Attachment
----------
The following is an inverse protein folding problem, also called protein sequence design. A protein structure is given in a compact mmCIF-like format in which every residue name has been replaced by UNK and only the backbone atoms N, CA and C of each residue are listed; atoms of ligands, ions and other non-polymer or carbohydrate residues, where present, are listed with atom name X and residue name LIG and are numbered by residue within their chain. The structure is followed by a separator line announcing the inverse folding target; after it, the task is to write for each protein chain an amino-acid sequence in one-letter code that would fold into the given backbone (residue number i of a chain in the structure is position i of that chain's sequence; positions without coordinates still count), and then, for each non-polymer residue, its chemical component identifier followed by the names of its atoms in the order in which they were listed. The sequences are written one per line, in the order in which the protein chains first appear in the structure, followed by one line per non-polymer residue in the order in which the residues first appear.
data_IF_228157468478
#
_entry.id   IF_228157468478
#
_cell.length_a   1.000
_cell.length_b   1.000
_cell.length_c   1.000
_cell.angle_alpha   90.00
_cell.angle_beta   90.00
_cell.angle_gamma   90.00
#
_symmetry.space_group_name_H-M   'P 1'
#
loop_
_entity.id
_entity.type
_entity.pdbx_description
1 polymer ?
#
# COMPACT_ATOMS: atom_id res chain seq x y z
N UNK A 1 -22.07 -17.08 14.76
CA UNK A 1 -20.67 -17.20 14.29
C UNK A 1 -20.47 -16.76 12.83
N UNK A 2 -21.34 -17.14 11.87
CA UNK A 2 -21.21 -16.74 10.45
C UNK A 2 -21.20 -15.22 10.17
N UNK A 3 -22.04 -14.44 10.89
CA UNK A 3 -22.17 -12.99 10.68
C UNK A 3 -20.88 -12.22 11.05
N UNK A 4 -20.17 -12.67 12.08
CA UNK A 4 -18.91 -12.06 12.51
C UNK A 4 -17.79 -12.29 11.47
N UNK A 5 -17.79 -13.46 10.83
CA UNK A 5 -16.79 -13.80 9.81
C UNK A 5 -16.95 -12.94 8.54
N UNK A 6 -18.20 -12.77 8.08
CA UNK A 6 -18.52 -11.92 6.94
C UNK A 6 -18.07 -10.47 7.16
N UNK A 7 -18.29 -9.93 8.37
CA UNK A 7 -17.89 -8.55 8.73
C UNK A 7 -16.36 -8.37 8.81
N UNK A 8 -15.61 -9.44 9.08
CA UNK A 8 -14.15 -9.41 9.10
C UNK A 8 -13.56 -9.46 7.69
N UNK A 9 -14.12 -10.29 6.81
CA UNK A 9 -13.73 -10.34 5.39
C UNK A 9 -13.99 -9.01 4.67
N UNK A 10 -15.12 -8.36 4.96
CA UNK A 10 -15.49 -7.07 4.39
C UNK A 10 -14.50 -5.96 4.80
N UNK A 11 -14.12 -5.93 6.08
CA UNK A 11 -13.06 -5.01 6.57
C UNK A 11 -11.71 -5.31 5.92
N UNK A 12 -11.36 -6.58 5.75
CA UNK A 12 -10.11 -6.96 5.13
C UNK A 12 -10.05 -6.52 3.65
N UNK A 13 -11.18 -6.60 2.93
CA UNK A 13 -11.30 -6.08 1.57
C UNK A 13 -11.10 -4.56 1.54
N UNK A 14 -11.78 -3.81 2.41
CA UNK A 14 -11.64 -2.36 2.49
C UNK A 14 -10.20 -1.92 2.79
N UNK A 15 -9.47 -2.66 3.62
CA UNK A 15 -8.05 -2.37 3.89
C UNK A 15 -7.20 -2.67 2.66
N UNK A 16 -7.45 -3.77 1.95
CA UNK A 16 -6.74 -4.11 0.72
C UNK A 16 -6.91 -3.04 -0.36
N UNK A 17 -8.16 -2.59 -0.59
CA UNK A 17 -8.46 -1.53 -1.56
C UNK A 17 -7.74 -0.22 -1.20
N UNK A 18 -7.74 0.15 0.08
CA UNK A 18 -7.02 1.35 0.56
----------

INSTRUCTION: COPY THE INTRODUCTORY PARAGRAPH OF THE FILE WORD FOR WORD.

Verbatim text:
The following is an inverse protein folding problem, also called protein sequence design. A protein structure is given in a compact mmCIF-like format in which every residue name has been replaced by UNK and only the backbone atoms N, CA and C of each residue are listed; atoms of ligands, ions and other non-polymer or carbohydrate residues, where present, are listed with atom name X and residue name LIG and are numbered by residue within their chain. The structure is followed by a separator line announcing the inverse folding target; after it, the task is to write for each protein chain an amino-acid sequence in one-letter code that would fold into the given backbone (residue number i of a chain in the structure is position i of that chain's sequence; positions without coordinates still count), and then, for each non-polymer residue, its chemical component identifier followed by the names of its atoms in the order in which they were listed. The sequences are written one per line, in the order in which the protein chains first appear in the structure, followed by one line per non-polymer residue in the order in which the residues first appear.